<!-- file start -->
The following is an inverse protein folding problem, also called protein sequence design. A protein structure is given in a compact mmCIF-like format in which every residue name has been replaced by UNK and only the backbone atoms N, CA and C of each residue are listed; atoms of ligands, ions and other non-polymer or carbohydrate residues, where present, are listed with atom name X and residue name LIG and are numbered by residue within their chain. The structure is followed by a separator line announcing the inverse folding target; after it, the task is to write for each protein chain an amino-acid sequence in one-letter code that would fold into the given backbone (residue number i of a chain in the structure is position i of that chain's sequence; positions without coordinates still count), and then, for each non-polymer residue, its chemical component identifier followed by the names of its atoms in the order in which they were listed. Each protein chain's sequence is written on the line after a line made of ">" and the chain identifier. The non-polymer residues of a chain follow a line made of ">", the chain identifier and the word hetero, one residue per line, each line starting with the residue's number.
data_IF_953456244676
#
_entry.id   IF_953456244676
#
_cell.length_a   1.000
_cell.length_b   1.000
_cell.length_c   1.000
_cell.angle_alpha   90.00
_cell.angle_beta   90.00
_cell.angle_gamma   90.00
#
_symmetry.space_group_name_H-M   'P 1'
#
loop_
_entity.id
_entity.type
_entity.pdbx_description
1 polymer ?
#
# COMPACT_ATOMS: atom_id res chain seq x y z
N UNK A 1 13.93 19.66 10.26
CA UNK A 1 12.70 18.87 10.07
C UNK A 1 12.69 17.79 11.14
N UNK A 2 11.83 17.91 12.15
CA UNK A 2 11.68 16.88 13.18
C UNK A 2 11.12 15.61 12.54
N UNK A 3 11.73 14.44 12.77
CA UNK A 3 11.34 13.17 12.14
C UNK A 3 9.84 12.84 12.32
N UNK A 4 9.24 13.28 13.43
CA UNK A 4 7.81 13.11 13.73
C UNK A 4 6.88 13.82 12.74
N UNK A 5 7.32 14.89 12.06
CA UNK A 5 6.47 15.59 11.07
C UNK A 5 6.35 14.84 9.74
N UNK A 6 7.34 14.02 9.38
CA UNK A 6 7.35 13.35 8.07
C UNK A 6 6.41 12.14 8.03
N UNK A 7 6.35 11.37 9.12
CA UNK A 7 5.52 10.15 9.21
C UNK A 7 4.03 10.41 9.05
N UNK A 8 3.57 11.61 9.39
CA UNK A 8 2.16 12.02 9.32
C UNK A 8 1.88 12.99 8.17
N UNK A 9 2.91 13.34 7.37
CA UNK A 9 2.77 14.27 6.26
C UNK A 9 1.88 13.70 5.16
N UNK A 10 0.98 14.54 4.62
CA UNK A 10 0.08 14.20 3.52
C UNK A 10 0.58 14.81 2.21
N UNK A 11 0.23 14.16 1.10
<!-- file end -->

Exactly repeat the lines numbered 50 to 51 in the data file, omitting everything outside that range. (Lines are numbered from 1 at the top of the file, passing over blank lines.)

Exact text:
CA UNK A 10 0.08 14.20 3.52
C UNK A 10 0.58 14.81 2.21